I use an eReader for the convenience and instant gratification when new books are released.
I do not think they have a siginifigant effect on the ecology as yet. They are as environmentally unfreindly as any electronics to produce. The main use of eReaders are novels which are normally kept any way (who throws away a book?). This may change as more people start reading magazines and newspapers electronically but today they are just another gadget.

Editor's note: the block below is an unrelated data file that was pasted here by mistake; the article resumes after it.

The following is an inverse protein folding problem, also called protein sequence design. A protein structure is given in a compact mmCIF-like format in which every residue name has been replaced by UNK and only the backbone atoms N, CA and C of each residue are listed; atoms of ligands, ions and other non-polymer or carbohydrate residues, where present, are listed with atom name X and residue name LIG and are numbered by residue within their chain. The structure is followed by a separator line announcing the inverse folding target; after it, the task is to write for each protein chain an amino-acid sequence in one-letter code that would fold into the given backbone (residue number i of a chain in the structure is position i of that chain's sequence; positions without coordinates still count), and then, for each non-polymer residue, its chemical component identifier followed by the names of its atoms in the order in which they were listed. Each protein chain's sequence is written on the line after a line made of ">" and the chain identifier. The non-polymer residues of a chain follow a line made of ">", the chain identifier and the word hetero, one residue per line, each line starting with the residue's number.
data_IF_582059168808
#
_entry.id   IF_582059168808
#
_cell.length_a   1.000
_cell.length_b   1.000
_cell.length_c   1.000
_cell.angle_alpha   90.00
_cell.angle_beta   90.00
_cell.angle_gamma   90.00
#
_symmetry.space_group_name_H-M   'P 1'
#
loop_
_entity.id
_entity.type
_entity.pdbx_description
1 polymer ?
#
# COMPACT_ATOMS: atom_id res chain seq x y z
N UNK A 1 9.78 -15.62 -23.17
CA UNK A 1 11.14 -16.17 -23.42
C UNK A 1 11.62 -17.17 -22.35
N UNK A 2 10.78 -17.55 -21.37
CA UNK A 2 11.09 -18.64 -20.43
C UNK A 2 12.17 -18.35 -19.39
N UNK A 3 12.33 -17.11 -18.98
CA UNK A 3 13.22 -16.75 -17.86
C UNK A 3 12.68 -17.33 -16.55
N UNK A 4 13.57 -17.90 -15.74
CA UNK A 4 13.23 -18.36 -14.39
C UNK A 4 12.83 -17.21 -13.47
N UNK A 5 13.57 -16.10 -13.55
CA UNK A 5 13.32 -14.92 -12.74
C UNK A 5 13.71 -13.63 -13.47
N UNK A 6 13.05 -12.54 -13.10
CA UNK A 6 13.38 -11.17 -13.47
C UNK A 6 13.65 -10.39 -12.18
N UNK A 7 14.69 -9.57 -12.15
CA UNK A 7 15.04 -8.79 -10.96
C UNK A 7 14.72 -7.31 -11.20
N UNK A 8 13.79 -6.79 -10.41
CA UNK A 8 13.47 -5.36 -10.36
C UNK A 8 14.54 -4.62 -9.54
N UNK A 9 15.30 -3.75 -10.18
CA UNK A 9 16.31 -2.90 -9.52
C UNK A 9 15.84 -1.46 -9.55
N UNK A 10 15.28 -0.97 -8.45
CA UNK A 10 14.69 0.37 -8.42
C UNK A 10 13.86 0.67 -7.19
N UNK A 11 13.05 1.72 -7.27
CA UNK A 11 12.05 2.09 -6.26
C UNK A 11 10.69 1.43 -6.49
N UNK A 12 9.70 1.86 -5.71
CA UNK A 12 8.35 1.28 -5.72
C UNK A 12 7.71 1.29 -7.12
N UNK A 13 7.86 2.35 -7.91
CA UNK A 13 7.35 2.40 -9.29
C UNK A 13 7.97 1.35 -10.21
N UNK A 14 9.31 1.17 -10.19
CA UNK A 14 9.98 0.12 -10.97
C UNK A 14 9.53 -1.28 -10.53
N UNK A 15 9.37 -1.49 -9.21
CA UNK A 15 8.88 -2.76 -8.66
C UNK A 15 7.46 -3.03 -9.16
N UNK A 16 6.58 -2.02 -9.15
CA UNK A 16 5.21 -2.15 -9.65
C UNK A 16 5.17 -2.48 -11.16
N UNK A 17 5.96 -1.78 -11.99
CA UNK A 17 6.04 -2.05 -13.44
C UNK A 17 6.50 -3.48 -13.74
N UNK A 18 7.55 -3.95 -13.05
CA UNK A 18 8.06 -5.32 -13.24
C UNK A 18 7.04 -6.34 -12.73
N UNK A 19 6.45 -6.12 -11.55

You evidently do not know what a forest is today. Most areas where people lived in the US had been denuded of forest by the mid 1800's -- including the all of New England. The forest we see today and the plants and animals they support are entirely due to replanting. Much of it by paper manufacturers. While there are woodlots grown for the single purpose of providing pulp, much of the replanting is done to encourage natural growth. All types of trees are planted, hardwoods and softwoods of all varieties. In some places the ratio is 7 new trees planted for each tree harvested. I have learned this from 30 years in the printing industry where I have no vested interest in the source of the paper.